Somewhere between contentment and delirium, we returned to the Ranch for one final night and a reluctant farewell, although not before phoning our attorney to inquire about squatter’s rights.

Mike Fresh Horses, and Pie
After two breezy days spent patrolling the coast on the Moto Guzzi, I hankered for some homegrown Milwaukee growl and crisp mountain air. While Holly spent the afternoon by the pool and took care of our checkout, I swapped the retro-Carabinieri mount for a Harley-Davidson Road King Classic and beat it eastward towards the piney gold rush town of Julian, taking Highway 67, which transitions into Highway 78 just beyond the rugged low-mountain town of Ramona.

Photograph by Tony Aguirre. (Click image to enlarge)

The classically chromed Road King ate up the rolling chaparral’s gentle curves with surprising athleticism. Traffic was light for a state highway, making the uphill romp all the more gratifying. Leaning the whitewalls over as the scrub whisked by had me gleefully gulping bugs for miles. The Twin-Cam 96 mustered plenty of torquey midrange to propel the 760-pounder up the through the sweepers toward Santa Ysabel, where rock- and tree-lined canyon curves give way to expansive vistas of Oak dotted hills and undulating valleys.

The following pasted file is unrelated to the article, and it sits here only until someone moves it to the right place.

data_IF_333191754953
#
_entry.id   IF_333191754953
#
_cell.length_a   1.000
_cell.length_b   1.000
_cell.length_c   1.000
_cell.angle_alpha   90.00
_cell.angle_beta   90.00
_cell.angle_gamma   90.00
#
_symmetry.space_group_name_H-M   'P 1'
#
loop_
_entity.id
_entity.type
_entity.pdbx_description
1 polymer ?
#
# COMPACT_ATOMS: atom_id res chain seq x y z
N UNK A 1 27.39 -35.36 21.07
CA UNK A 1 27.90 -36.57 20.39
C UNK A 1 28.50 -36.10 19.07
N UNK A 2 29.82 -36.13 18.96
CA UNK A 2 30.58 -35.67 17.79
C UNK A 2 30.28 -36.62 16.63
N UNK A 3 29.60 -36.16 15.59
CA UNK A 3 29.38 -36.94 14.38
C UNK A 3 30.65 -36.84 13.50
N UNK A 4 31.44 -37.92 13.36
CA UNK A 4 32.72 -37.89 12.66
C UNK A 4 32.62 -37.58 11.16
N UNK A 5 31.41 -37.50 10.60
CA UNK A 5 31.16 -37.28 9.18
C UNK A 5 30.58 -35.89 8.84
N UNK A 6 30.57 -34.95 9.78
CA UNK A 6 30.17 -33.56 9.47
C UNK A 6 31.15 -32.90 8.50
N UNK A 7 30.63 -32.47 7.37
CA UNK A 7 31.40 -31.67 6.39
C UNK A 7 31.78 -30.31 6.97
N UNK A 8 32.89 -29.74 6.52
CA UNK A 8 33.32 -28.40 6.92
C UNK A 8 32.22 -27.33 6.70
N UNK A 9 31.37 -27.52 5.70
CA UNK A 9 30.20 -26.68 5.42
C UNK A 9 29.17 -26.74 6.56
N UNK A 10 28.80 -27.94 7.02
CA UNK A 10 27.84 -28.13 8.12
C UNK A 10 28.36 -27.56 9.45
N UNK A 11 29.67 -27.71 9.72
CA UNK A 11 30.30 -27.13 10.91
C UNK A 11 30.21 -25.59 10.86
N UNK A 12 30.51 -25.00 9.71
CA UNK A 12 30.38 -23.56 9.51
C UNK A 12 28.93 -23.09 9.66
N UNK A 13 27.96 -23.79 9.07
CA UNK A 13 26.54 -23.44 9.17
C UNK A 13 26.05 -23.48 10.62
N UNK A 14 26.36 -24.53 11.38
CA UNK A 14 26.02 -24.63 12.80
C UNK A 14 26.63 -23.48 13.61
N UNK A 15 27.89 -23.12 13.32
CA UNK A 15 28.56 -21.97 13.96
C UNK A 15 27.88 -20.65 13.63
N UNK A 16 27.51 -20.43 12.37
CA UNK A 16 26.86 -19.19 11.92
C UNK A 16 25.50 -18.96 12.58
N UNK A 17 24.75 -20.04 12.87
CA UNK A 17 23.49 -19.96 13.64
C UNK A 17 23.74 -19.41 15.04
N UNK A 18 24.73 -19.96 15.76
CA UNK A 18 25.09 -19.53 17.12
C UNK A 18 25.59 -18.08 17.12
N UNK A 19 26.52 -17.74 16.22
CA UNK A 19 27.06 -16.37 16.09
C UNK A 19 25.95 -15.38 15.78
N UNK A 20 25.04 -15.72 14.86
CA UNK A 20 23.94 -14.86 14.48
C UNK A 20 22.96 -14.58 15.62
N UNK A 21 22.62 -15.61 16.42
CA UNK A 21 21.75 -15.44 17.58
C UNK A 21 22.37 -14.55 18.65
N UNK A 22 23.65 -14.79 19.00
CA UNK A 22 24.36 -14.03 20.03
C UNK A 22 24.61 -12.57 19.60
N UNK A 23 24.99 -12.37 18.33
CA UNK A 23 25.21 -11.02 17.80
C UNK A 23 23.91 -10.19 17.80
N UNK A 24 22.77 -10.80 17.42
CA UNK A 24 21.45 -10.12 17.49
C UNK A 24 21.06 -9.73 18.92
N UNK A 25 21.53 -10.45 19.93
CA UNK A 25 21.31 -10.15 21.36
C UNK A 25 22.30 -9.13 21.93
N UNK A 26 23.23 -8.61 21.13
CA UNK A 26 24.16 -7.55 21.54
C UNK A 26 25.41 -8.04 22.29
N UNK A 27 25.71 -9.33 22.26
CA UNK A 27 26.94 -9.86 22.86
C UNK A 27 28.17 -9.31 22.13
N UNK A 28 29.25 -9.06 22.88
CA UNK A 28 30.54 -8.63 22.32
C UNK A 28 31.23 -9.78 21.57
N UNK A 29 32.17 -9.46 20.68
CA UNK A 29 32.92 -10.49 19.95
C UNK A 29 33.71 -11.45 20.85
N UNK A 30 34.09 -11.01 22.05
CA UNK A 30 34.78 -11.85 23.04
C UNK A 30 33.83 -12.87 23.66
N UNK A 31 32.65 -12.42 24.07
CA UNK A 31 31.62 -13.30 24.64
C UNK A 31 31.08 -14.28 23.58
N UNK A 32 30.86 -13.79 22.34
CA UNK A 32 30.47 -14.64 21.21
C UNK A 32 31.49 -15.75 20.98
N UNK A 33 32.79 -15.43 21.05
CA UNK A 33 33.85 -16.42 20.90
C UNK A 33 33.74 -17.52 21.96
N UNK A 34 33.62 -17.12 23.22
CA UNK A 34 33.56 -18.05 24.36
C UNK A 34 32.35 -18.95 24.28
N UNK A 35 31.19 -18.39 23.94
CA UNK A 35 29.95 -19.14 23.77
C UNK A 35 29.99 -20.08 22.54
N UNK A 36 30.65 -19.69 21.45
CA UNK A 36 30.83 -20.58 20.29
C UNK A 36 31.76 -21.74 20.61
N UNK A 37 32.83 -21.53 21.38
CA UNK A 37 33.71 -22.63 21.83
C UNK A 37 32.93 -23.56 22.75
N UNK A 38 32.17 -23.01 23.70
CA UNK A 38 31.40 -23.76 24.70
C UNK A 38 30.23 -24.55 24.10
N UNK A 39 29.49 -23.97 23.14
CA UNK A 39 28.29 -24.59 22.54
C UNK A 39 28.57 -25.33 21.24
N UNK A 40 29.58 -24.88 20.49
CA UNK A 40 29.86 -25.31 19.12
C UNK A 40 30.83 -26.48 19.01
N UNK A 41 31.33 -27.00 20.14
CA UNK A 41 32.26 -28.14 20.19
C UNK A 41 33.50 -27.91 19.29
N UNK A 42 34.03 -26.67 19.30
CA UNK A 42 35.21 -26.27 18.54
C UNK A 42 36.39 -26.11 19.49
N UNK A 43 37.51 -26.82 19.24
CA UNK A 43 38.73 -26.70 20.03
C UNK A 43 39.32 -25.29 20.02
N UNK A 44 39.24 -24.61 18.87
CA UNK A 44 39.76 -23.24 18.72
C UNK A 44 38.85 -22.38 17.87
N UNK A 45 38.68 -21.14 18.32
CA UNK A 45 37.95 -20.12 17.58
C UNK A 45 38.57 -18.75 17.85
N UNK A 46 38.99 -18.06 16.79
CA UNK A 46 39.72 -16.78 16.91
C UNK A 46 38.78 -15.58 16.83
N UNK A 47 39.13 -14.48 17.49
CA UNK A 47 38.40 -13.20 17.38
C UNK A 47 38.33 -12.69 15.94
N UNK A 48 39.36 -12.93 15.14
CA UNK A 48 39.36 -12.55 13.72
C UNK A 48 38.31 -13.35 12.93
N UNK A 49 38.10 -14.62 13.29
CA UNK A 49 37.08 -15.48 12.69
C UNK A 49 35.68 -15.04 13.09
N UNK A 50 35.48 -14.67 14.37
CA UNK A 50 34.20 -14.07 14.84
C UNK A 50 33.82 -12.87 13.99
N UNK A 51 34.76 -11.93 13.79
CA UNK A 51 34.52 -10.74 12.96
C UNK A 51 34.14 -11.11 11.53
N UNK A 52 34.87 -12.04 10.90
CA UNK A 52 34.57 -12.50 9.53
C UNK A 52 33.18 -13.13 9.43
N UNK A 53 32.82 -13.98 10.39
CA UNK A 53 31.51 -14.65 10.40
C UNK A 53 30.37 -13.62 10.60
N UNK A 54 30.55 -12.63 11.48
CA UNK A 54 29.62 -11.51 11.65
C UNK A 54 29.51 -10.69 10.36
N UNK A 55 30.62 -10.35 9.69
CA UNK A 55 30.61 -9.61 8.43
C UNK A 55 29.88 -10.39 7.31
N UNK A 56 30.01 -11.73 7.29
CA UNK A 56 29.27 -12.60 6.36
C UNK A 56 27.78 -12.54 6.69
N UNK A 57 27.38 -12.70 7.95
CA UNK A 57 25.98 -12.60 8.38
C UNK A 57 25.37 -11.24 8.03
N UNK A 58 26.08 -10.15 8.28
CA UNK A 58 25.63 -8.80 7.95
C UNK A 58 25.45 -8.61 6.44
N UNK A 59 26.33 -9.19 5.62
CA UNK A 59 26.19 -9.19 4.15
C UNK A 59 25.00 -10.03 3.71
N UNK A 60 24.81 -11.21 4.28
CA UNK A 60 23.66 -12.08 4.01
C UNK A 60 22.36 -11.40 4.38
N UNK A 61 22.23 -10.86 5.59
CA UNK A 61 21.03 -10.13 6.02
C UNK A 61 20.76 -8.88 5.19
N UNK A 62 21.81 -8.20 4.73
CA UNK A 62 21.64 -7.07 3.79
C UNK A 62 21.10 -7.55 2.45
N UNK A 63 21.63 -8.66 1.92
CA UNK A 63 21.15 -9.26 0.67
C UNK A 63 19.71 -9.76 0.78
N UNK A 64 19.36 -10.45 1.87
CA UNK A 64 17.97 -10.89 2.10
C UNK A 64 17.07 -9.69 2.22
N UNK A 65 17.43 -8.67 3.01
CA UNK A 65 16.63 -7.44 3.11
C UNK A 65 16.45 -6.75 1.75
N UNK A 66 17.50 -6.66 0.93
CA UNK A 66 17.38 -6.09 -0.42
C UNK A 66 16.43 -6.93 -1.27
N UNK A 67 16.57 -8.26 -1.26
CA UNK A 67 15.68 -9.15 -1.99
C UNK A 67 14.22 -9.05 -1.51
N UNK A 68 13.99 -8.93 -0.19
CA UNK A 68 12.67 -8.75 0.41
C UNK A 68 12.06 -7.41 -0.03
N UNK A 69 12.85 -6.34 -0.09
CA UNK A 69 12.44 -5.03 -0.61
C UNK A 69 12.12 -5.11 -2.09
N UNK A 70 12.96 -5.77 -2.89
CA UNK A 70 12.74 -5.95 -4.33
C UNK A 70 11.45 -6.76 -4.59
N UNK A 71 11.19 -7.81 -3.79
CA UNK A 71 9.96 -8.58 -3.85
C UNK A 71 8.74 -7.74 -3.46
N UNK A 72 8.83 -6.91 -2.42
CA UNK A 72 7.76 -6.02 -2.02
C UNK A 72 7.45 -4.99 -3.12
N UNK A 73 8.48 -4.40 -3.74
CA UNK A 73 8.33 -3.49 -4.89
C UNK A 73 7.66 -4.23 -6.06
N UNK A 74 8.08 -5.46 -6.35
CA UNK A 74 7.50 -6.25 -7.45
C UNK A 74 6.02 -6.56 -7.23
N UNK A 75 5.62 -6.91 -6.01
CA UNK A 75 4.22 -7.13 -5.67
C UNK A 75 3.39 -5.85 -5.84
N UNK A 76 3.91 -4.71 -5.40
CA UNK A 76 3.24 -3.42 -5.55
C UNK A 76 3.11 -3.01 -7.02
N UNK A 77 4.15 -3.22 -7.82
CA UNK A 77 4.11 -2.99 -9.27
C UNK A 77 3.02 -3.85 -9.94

The old mining town of Julian is a celebrated destination for motorcyclists. Known more today for its ambrosial apple crop and the Harleys lining Main Street than for its Gold Rush heritage, Julian is an ideally rustic pit stop to divide a day of mountain touring—a place where cowboy hats outnumber ball caps, and even the grocery store looks like a saloon.While there is no shortage of homey cafes to refuel on heaping plates of comfort food and linger over endless refills of coffee, Julian is a pie town—apple pie town to be specific. The ruddy log cabin exterior of Mom’s Pie House lures the hungry from either end of Main Street to watch the bakers perform their magic in the big front windows. It is a particularly cruel tactic when combined with the aroma of the freshly de-ovened discs drifting through the doorway. No self-respecting gourmand stands a chance.


Fed and fueled, I continued my loop down out of Julian on Highway 79. Providing more frequent and compact bends than the 78, the road south winds through twisted oaks, a brook-lined pine forest and arcs around shimmering Lake Cuyamaca. The descent proved an exacting test of the Road King’s handling characteristics and four-piston front brakes. A more adept mountaineer than the Moto Guzzi, the Road King is remarkably at ease with the tighter confines at speed. The comfortable 27-inch seat height makes for a more embedded riding position, which complements the bike’s agility.

Photograph by Cordero Studios/ (Click image to enlarge)

Stopping just past Descanso, where Highway 79 connects with Interstate 8, I came across a bleak indicator of time and place. Several plastic zip ties used by the Border Patrol to detain suspected illegal immigrants lay slashed and scattered by the side of the road. Leaving that dispiriting bit of reality behind, I wound the Road King up, dropped it into 6th and rumbled west to meet Holly and Hank at our next destination.


Holly Coastal Classic